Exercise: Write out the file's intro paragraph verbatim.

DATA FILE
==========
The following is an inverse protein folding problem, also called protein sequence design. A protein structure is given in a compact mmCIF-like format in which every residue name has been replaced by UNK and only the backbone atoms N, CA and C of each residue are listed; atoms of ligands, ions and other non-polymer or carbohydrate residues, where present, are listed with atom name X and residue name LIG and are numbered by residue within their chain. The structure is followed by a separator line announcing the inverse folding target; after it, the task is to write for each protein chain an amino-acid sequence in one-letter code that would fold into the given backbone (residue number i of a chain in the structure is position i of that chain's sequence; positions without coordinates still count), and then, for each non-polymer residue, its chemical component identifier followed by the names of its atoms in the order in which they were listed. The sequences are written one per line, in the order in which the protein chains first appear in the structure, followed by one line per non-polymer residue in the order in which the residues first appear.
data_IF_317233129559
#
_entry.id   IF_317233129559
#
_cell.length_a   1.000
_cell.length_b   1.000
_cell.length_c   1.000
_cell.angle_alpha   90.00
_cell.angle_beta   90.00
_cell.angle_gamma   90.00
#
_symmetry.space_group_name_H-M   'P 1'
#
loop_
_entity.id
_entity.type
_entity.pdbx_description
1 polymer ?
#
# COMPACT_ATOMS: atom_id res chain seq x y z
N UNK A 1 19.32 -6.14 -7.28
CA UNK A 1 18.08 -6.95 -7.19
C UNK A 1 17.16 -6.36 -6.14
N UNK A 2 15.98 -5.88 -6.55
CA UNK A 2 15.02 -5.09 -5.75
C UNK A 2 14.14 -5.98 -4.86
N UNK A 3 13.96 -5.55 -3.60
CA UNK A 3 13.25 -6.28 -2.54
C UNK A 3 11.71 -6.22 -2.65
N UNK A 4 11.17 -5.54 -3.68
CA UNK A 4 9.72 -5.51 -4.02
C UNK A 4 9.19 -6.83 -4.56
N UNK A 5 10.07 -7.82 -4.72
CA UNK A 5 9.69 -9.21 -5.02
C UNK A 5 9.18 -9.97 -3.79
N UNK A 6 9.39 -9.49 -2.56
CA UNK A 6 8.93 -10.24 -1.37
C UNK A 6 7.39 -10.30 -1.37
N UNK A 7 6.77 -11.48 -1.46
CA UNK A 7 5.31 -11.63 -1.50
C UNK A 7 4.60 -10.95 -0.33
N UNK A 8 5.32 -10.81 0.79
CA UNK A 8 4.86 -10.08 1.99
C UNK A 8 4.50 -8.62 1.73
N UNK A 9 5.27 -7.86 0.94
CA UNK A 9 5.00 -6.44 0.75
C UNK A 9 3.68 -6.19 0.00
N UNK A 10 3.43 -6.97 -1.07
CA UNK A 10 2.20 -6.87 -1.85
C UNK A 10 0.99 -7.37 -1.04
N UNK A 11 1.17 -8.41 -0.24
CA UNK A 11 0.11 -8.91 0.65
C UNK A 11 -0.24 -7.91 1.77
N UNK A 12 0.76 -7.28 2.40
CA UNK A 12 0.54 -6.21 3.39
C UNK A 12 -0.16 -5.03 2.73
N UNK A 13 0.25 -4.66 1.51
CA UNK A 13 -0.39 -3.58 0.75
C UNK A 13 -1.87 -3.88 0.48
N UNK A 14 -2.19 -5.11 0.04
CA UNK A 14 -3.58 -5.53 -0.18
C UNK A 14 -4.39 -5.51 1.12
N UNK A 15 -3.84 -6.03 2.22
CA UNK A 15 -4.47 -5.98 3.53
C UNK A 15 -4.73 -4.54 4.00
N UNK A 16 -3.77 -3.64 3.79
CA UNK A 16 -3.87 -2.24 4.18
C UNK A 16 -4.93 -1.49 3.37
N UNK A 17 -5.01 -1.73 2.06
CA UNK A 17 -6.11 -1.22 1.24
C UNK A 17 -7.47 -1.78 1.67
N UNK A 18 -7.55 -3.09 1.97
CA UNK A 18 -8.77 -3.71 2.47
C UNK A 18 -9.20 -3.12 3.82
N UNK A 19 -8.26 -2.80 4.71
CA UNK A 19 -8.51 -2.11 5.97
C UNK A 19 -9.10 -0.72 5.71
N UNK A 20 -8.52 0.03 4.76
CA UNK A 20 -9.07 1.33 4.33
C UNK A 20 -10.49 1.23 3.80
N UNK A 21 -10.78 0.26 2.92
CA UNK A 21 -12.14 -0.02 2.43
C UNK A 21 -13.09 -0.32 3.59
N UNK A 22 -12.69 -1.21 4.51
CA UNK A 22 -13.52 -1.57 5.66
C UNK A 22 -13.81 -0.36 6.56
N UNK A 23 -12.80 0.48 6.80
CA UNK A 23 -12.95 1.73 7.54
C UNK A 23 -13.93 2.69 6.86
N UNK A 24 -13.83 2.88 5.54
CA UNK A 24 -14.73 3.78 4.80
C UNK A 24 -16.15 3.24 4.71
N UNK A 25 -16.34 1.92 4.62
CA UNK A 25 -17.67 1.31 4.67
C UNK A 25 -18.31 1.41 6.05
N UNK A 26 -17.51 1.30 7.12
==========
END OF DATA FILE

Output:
The following is an inverse protein folding problem, also called protein sequence design. A protein structure is given in a compact mmCIF-like format in which every residue name has been replaced by UNK and only the backbone atoms N, CA and C of each residue are listed; atoms of ligands, ions and other non-polymer or carbohydrate residues, where present, are listed with atom name X and residue name LIG and are numbered by residue within their chain. The structure is followed by a separator line announcing the inverse folding target; after it, the task is to write for each protein chain an amino-acid sequence in one-letter code that would fold into the given backbone (residue number i of a chain in the structure is position i of that chain's sequence; positions without coordinates still count), and then, for each non-polymer residue, its chemical component identifier followed by the names of its atoms in the order in which they were listed. The sequences are written one per line, in the order in which the protein chains first appear in the structure, followed by one line per non-polymer residue in the order in which the residues first appear.